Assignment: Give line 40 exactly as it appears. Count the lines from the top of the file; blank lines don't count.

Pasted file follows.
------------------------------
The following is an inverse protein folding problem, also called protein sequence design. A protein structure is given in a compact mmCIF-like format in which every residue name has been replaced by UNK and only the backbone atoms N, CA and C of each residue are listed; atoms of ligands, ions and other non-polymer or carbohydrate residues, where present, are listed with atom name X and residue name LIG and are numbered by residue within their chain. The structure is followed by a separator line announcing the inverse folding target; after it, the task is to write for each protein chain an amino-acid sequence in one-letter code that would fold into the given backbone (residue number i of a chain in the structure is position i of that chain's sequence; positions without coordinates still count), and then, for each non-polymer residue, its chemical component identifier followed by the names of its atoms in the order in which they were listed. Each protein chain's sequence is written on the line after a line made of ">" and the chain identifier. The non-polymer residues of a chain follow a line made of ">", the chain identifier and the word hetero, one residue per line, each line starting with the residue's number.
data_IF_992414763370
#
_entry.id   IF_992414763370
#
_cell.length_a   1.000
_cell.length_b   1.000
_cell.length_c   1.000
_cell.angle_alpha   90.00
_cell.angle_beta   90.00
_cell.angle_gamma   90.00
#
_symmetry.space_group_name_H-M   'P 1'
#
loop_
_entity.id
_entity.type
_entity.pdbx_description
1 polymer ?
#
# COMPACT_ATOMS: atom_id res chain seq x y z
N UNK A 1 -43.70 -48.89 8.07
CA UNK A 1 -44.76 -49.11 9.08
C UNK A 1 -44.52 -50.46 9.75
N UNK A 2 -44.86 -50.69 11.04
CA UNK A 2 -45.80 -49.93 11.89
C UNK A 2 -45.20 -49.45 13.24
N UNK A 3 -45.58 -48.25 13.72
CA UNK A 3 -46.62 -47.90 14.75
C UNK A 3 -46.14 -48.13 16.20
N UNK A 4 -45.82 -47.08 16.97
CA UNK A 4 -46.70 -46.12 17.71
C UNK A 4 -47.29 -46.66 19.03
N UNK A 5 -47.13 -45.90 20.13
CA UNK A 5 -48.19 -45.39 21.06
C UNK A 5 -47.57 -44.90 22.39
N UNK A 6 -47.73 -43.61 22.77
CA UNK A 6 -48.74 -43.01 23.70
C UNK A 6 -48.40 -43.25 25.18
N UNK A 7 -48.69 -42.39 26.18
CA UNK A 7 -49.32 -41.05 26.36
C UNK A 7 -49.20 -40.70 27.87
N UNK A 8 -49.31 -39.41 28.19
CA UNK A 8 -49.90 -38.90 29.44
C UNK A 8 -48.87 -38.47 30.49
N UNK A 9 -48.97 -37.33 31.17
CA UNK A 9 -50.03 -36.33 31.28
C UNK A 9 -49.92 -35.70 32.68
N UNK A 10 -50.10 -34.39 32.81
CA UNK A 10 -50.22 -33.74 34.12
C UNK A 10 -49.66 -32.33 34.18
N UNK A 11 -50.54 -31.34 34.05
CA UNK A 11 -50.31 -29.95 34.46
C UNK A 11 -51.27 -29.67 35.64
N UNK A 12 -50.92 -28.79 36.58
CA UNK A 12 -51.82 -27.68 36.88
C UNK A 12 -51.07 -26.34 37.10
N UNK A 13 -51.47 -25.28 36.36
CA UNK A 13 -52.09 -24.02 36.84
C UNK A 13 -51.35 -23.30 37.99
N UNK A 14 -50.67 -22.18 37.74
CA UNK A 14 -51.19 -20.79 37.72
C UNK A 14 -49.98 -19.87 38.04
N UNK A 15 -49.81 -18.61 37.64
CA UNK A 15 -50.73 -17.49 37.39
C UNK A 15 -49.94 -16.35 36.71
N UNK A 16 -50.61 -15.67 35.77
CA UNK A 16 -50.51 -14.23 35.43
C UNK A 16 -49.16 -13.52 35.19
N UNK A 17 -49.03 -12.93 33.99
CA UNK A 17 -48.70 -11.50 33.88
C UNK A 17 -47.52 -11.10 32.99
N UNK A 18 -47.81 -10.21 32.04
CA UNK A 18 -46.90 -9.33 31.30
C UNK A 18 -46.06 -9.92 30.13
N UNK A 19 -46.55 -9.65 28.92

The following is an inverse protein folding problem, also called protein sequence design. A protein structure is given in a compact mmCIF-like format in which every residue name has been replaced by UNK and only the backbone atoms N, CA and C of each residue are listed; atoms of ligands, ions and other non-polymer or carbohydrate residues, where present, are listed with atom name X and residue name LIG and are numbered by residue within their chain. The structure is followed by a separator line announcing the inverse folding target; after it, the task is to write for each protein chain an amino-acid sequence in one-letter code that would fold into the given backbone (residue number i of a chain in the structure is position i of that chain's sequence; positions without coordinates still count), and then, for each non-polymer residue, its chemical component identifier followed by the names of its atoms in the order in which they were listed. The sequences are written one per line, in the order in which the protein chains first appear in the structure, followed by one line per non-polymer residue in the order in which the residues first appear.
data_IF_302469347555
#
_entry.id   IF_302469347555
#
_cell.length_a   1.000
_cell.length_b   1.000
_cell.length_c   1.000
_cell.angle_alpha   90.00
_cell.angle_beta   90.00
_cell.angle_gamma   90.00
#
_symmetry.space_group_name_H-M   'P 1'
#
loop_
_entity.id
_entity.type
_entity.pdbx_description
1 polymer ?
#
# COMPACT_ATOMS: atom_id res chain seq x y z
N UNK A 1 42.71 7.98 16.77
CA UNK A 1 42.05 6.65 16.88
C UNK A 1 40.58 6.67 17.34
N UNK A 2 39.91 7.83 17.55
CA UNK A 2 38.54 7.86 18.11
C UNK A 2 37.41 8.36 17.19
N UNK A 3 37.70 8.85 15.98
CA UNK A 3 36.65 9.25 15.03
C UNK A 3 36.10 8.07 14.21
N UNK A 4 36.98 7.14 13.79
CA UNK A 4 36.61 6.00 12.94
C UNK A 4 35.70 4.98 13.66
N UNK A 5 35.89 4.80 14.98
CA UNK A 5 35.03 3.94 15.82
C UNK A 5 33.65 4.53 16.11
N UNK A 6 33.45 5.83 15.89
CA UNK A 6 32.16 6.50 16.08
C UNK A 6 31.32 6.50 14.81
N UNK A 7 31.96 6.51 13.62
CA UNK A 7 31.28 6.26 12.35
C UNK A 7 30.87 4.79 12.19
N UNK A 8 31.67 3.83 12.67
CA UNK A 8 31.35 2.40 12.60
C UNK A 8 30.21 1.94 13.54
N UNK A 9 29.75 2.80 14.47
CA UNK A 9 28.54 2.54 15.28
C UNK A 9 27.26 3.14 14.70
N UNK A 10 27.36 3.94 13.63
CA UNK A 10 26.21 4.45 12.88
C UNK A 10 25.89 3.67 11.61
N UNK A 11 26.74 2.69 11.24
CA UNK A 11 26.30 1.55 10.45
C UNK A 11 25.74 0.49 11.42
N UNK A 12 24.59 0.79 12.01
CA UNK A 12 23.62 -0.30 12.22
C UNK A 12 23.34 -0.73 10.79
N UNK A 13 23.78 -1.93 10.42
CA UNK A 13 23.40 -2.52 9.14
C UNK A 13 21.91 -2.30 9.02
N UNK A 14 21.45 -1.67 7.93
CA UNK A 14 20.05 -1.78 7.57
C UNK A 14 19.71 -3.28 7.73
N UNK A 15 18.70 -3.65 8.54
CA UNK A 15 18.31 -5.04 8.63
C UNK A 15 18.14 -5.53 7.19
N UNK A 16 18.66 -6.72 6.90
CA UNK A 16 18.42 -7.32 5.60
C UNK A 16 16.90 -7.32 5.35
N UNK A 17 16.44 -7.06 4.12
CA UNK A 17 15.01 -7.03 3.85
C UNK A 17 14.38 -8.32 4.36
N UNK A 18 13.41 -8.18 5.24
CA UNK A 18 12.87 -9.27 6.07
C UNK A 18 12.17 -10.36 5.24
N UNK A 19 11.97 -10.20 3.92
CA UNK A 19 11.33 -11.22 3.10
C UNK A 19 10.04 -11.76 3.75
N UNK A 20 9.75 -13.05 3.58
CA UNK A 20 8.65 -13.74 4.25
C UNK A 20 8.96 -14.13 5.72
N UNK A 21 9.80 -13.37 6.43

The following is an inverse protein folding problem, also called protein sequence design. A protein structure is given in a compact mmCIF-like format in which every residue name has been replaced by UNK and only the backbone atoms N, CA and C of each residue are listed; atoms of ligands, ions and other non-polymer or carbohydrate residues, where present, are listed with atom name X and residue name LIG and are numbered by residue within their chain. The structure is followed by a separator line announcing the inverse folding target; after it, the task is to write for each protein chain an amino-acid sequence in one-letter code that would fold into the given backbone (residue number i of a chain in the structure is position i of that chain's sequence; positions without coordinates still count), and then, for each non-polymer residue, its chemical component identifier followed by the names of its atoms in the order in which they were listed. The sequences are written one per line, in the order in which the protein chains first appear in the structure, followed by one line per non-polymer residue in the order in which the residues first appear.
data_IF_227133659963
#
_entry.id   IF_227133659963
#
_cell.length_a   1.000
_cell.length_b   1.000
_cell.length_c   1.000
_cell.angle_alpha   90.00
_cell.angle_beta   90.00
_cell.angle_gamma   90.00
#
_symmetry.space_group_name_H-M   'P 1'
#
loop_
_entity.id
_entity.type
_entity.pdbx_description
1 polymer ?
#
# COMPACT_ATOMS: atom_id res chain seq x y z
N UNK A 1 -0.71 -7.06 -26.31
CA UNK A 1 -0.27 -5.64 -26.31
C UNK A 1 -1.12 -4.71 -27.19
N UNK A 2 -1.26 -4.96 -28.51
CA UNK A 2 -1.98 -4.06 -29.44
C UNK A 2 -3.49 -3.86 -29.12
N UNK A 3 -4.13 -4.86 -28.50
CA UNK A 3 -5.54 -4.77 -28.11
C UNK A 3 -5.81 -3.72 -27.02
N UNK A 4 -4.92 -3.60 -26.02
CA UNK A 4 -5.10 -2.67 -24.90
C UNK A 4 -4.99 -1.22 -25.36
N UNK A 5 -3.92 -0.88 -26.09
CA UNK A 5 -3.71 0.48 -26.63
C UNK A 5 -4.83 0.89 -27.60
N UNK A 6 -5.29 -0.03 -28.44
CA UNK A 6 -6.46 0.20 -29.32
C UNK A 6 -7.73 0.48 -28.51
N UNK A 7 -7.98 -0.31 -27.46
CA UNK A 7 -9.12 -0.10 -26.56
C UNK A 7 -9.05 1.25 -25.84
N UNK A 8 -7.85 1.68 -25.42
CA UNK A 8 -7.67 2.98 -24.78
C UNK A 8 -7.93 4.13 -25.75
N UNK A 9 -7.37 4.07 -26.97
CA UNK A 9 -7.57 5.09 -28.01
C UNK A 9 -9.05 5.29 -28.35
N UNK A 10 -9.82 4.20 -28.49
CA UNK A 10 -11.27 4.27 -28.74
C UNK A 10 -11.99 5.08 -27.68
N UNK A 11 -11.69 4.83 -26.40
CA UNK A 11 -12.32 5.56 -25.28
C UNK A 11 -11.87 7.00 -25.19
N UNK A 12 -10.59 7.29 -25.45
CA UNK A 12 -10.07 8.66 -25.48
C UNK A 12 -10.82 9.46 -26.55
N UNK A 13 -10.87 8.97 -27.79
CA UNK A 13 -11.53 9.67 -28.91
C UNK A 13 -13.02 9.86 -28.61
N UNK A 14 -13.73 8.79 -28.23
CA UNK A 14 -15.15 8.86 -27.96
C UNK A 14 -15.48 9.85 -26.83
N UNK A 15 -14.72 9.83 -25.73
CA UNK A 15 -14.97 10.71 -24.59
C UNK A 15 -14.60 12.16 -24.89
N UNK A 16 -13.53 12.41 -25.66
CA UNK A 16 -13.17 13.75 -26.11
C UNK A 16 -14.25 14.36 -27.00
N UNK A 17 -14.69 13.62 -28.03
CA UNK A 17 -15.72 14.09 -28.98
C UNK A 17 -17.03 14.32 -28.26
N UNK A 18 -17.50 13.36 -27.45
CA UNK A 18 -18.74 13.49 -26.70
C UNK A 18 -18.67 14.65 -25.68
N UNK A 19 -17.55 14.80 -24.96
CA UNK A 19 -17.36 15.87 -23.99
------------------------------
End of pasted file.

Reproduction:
N UNK A 7 -48.69 -42.39 26.18